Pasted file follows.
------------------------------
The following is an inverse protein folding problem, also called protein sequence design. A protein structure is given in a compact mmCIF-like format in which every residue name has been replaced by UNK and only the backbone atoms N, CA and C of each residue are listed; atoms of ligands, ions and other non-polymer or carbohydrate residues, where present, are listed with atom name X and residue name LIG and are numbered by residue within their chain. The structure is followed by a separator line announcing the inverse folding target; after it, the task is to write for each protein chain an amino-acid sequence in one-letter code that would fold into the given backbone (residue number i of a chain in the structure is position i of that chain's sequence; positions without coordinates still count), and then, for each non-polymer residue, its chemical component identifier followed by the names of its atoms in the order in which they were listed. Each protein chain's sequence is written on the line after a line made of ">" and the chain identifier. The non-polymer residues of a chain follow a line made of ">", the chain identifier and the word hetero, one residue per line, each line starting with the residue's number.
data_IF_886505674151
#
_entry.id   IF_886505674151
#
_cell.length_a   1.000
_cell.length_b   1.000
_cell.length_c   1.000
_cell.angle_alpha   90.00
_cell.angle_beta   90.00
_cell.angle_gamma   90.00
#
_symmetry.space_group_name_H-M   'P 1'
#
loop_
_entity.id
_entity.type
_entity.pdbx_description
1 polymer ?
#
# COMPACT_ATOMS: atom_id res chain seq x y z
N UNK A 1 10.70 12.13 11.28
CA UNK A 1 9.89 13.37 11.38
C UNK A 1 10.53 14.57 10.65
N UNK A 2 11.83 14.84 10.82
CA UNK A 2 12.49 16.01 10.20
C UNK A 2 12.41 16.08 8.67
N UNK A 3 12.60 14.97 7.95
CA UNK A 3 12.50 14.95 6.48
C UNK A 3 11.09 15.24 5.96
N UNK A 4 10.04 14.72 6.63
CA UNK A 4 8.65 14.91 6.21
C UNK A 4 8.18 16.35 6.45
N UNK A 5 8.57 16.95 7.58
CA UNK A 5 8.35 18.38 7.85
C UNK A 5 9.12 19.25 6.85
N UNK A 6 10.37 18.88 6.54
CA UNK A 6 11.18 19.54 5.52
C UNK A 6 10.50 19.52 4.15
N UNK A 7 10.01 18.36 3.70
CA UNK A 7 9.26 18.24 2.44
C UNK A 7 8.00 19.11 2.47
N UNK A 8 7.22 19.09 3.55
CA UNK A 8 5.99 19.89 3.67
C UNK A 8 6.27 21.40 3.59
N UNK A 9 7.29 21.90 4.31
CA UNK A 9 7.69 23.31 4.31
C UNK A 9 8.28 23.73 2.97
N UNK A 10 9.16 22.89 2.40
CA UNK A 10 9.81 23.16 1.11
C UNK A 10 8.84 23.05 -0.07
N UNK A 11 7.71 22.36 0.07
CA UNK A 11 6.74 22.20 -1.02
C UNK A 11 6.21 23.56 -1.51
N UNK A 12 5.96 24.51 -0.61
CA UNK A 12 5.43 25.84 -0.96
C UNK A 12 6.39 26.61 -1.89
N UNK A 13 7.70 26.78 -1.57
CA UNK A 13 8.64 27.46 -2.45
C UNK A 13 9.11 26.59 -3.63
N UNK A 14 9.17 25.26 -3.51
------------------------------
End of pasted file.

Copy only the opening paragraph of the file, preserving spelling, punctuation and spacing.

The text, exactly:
The following is an inverse protein folding problem, also called protein sequence design. A protein structure is given in a compact mmCIF-like format in which every residue name has been replaced by UNK and only the backbone atoms N, CA and C of each residue are listed; atoms of ligands, ions and other non-polymer or carbohydrate residues, where present, are listed with atom name X and residue name LIG and are numbered by residue within their chain. The structure is followed by a separator line announcing the inverse folding target; after it, the task is to write for each protein chain an amino-acid sequence in one-letter code that would fold into the given backbone (residue number i of a chain in the structure is position i of that chain's sequence; positions without coordinates still count), and then, for each non-polymer residue, its chemical component identifier followed by the names of its atoms in the order in which they were listed. Each protein chain's sequence is written on the line after a line made of ">" and the chain identifier. The non-polymer residues of a chain follow a line made of ">", the chain identifier and the word hetero, one residue per line, each line starting with the residue's number.